More weight, fewer cavities? (Chang W. Lee/The New York Times)

Overweight children have healthier teeth than normal weight kids, a new study shows.

The surprising finding, published this month in the journal Community Dentistry and Oral Epidemiology, comes from researchers at the Eastman Dental Center at the University of Rochester Medical Center. They analyzed data from nearly 18,000 children who participated in two separate major surveys that were part of the large and ongoing National Health and Nutrition Examination Survey.

Among youngsters ages 2 to 5, there were no differences in rates of tooth decay. However, among children ages 6 to 18, those who were overweight or at risk for becoming overweight had fewer cavities than kids of normal weight. A child was considered overweight if he or she was in the 95th percentile or higher for weight, based on age and sex. Children in the 85th percentile or above were defined as at risk for becoming overweight.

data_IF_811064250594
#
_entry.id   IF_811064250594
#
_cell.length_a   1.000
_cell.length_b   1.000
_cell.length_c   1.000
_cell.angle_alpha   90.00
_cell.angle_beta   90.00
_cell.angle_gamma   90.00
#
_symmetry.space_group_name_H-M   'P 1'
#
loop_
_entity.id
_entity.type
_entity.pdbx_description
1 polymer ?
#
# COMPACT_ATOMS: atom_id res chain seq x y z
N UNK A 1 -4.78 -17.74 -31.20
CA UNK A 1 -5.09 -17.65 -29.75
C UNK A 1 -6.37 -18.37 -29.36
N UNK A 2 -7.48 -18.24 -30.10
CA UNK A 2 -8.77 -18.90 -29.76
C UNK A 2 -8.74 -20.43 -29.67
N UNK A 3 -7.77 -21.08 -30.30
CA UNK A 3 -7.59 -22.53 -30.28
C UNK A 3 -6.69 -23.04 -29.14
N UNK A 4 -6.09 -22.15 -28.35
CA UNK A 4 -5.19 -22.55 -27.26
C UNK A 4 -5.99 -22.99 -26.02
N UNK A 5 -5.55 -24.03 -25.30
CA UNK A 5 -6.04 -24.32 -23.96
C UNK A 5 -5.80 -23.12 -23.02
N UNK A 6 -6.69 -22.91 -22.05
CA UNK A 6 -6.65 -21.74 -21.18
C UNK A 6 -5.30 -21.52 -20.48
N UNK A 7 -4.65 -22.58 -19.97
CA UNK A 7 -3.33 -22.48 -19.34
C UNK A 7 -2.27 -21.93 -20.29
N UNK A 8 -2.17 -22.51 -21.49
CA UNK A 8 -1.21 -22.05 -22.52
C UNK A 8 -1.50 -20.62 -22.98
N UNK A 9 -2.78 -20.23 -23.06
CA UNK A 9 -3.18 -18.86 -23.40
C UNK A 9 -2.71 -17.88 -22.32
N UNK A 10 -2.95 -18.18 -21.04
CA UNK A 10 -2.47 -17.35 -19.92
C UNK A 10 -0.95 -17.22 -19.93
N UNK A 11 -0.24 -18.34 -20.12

The findings don’t mean being overweight protects teeth, but they do raise questions about the differences in foods eaten by overweight children compared to their normal weight peers. It also debunks the stereotype of the overweight child who binges on cavity-causing candy and sugary foods. One theory is that overweight children may actually be eating fewer cavity-causing sweets than normal weight kids and instead overeating fatty foods.

“We expected to find more oral disease in overweight children of all ages, given the similar causal factors that are generally associated with obesity and caries,” said Eastman Dental Center’s Dr. Dorota Kopycka-Kedzierawski, the lead author. “Our findings raise more questions than answers. Research to analyze both diet and lifestyle is needed to better understand the results.”